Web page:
Inproceedings: An article in a conference proceedings.
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Elevated serum f erritin is an independent predictor of severe liver fibrosis, steatosis, and treatment failure in chronic hepatitis C
Title of the conference
Annual Meeting of the Swiss Society of Gastroenterology, Swiss Society for Visceral Surgery, Swiss Association for the Study of the Liver
Swiss Hepatitis C Cohort Study Group
Lausanne, Switzerland, September 29-30, 2011
Swiss Medical Weekly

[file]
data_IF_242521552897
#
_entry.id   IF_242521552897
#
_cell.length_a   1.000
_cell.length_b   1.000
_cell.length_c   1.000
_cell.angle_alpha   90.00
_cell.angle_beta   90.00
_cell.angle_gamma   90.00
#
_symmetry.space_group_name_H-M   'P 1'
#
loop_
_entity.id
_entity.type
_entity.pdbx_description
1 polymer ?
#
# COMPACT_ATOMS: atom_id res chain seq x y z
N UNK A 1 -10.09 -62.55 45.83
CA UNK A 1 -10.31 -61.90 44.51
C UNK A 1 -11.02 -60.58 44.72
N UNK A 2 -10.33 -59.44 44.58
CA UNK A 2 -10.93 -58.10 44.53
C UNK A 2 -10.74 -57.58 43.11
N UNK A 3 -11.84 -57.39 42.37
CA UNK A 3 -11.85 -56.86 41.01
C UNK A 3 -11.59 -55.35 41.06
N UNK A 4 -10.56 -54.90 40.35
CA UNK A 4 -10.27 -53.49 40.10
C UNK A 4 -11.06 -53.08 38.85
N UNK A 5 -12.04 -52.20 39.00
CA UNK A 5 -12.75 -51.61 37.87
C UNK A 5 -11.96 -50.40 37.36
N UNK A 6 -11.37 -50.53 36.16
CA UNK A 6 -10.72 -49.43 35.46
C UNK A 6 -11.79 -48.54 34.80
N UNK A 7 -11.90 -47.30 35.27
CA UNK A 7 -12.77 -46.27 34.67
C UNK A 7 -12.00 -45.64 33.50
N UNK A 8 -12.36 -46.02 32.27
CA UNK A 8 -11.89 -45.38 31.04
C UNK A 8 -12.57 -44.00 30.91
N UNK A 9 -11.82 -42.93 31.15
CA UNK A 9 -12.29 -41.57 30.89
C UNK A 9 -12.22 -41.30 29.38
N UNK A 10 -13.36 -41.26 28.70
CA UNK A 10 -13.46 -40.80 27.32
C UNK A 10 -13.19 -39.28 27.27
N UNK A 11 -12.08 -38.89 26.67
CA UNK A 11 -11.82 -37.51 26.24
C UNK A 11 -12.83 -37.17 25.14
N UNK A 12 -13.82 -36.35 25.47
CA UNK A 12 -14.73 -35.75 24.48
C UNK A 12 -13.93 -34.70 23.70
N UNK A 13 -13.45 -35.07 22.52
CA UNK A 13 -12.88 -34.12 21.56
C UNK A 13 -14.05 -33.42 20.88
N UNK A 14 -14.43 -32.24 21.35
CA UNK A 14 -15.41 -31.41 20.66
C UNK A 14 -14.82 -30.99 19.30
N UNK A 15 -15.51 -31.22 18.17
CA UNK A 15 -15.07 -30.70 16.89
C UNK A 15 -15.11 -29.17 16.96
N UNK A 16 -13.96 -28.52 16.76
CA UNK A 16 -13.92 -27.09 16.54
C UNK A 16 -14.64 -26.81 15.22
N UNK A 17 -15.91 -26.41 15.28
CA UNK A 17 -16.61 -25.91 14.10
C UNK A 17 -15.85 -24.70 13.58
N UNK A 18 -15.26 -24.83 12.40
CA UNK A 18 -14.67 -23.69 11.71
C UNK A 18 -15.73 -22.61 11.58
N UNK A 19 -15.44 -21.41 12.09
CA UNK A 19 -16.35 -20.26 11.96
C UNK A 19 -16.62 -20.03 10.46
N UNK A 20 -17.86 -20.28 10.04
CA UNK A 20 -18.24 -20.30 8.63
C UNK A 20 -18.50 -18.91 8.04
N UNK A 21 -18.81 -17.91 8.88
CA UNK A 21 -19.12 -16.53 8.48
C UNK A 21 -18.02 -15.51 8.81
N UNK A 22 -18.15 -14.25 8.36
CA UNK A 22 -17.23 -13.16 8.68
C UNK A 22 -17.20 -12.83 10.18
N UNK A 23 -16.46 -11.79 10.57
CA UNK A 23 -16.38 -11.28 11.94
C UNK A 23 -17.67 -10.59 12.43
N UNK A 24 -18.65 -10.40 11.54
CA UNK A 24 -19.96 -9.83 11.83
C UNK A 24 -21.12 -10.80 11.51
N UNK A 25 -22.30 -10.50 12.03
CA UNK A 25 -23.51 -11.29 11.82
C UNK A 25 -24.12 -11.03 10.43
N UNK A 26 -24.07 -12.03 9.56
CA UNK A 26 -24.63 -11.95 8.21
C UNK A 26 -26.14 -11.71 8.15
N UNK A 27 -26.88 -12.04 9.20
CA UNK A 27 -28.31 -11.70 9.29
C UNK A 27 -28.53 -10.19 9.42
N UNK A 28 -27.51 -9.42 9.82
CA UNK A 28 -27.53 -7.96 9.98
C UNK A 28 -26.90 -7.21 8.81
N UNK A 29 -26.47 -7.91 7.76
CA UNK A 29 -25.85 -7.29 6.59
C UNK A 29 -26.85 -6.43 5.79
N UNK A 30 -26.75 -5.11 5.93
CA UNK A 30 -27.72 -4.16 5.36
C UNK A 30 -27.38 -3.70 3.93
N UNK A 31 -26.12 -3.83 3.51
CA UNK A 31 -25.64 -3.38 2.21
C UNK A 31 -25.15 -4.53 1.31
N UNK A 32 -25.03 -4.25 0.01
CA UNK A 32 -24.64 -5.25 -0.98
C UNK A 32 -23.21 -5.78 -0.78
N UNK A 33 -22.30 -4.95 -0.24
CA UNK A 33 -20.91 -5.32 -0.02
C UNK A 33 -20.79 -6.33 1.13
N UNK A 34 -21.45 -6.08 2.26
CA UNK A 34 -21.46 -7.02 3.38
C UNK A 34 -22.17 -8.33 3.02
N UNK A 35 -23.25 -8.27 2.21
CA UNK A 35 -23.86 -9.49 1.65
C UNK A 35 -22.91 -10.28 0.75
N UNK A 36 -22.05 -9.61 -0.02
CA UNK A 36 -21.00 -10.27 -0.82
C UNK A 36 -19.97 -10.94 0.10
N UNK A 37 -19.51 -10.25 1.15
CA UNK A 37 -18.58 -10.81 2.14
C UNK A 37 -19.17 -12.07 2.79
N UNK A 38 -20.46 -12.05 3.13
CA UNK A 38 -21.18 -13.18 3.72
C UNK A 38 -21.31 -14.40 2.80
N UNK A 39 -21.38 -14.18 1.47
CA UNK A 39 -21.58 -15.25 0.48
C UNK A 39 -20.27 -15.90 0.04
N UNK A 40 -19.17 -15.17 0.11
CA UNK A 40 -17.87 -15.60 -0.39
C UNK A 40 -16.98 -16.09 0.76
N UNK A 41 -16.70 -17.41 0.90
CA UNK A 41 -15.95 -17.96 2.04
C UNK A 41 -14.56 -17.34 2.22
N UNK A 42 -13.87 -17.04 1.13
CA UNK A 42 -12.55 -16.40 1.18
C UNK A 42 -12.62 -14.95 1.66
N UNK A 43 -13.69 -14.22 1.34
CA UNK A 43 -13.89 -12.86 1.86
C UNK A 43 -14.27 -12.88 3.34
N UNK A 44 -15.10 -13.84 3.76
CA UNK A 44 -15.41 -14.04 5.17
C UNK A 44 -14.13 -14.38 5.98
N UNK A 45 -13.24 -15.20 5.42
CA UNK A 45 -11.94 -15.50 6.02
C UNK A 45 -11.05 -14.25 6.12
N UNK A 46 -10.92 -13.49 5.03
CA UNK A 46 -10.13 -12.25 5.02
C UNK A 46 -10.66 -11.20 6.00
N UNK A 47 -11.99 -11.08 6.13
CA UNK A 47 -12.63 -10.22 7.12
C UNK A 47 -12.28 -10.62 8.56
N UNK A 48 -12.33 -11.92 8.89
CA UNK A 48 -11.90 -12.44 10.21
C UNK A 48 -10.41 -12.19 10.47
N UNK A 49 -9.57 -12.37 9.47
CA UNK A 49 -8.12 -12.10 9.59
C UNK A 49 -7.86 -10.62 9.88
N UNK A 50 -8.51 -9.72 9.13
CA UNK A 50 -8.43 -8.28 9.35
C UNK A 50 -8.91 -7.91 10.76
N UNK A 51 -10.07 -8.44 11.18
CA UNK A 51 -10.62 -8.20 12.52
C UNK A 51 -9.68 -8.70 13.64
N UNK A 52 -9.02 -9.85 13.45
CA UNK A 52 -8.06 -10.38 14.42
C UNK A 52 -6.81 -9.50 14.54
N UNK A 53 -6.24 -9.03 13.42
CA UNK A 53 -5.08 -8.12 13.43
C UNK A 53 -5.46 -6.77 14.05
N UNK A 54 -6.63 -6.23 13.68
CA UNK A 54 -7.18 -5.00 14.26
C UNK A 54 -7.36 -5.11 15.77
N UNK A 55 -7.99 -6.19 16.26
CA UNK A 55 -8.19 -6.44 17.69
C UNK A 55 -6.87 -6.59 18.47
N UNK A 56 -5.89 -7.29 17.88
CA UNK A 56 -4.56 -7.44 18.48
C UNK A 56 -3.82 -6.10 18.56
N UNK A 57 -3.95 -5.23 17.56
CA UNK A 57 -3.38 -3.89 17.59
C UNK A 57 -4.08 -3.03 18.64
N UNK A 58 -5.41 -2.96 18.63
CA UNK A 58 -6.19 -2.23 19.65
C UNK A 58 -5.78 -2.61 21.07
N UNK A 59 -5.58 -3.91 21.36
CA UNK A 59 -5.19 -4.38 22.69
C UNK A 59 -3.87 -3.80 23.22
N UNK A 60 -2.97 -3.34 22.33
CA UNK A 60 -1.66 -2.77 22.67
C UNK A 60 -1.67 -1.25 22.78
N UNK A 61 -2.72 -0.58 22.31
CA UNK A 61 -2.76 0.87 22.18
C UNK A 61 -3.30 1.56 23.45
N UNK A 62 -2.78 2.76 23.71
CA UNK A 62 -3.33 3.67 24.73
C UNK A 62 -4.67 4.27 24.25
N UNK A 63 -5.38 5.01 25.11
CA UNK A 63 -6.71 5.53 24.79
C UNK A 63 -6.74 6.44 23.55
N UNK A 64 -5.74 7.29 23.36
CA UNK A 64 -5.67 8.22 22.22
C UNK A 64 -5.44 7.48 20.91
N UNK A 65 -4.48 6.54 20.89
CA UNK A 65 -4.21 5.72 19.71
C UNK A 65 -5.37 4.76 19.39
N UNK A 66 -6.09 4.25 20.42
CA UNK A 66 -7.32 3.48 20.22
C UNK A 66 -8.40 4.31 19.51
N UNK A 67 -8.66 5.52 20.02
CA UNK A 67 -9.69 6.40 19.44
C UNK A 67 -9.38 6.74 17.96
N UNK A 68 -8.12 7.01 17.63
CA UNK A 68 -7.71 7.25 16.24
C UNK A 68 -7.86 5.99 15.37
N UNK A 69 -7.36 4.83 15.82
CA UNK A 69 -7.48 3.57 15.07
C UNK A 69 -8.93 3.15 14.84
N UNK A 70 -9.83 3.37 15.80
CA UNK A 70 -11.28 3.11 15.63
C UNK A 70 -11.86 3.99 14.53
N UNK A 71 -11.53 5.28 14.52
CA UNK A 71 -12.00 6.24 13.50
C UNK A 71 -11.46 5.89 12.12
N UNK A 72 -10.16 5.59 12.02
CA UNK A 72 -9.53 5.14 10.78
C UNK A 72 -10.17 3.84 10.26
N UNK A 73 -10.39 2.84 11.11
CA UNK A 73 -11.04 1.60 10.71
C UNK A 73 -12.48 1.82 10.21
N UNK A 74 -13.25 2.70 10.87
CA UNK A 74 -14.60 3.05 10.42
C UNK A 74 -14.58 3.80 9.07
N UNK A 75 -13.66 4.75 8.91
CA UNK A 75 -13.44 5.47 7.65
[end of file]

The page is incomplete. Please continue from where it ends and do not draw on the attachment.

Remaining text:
Background: Infection with the hepatitis C virus (HCV) i s associatedwith hepatic iron accumulation. We performed a comprehensive analysisof serum ferritin levels and of their genetic determinants in thepathogenesis and treatment of patients with chronic hepatitis C enrolledin the Swiss Hepatitis C Cohort Study (SCCS).Methods: Serum ferritin levels at baseline o f therapy with p egylatedinterferon-α ( PEG-IFN-α) and ribavirin or b efore liver biopsy werecorrelated with clinical features of c hronic HCV infection, includingnecroinflammatory activity (N=970), fibrosis (N=980), steatosis (N=886)and response to treatment (N=876). The association b etween highferritin levels (> median) and the endpoints w as assessed b y logisticregression. In addition, a candidate gene analysis as well as a genomewideassociation study (GWAS) of serum ferritin levels were performed.Results: S erum ferritin > sex-specific median was one of the strongestpre-treatment predictors of failure to achieve SVR (P<0.0001, OR=0.46,95% CI=0.34-0.60). This association remained highly significant in amultivariate analysis (P=0.0001, OR=0.32, 95% CI=0.18-0.57), with anodds ratio c omparable to that of IL28B g enotype, and persisted afteradjustment for duration of infection. Additional independent predictors ofnonresponse were viral load, HCV genotype, presence of diabetes, andliver fibrosis stage. Higher serum ferritin levels were also independentlyassociated with severe liver fibrosis (P<0.0001, OR=2.67, 95% CI=1.66-4.28) a nd steatosis (P=0.0034, OR=2.34, 95% CI=1.33-4.12), but n otwith necroinflammatory a ctivity (P=0.3). No significant g eneticdeterminants of serum ferritin levels were identified.Conclusions: Elevated serum ferritin levels are associated withadvanced liver fibrosis, hepatic steatosis, and poor r esponse to IFN-α-based therapy in c hronic hepatitis C, i ndependently from IL28Bgenotype.
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